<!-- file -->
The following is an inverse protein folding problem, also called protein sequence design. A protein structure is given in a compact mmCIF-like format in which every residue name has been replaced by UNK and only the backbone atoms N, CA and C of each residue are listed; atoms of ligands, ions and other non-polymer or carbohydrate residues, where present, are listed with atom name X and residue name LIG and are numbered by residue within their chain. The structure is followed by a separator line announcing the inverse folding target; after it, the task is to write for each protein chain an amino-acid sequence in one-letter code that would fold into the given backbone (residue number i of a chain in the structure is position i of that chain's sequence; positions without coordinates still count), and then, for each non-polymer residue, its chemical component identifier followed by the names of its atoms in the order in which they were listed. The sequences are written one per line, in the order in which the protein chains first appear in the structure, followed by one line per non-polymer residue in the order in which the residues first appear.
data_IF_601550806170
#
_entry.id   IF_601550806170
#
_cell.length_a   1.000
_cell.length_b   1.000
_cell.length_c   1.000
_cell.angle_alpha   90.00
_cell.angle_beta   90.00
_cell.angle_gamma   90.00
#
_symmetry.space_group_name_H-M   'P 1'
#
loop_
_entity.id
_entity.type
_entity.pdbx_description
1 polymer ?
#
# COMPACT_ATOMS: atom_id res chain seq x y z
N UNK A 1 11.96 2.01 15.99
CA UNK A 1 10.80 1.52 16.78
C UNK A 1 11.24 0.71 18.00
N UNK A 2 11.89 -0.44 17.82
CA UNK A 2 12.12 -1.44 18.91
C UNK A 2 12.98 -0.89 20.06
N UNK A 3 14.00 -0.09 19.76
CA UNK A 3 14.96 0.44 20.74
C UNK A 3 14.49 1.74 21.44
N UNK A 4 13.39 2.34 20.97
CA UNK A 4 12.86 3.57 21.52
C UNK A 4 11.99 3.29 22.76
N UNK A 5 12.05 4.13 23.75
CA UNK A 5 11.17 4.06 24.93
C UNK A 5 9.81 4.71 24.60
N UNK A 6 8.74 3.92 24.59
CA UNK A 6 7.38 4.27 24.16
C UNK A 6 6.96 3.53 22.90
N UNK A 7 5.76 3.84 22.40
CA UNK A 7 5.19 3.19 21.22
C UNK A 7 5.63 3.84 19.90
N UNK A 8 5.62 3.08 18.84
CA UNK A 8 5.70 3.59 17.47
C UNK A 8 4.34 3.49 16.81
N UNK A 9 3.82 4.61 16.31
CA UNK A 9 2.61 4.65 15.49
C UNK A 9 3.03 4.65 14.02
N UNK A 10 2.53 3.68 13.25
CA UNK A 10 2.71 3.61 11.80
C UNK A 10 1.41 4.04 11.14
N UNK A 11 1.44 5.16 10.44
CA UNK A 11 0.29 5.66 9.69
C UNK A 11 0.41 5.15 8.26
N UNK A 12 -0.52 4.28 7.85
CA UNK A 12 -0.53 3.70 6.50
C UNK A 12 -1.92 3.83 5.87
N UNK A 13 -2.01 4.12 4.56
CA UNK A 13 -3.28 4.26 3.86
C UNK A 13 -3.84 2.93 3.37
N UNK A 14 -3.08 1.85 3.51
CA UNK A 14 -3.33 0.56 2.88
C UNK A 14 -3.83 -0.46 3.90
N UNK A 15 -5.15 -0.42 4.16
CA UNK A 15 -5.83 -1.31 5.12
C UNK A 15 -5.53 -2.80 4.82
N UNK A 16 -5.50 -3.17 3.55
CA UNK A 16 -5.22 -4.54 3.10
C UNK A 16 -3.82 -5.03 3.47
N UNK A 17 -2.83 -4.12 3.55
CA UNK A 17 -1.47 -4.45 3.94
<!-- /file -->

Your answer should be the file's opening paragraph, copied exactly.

The following is an inverse protein folding problem, also called protein sequence design. A protein structure is given in a compact mmCIF-like format in which every residue name has been replaced by UNK and only the backbone atoms N, CA and C of each residue are listed; atoms of ligands, ions and other non-polymer or carbohydrate residues, where present, are listed with atom name X and residue name LIG and are numbered by residue within their chain. The structure is followed by a separator line announcing the inverse folding target; after it, the task is to write for each protein chain an amino-acid sequence in one-letter code that would fold into the given backbone (residue number i of a chain in the structure is position i of that chain's sequence; positions without coordinates still count), and then, for each non-polymer residue, its chemical component identifier followed by the names of its atoms in the order in which they were listed. The sequences are written one per line, in the order in which the protein chains first appear in the structure, followed by one line per non-polymer residue in the order in which the residues first appear.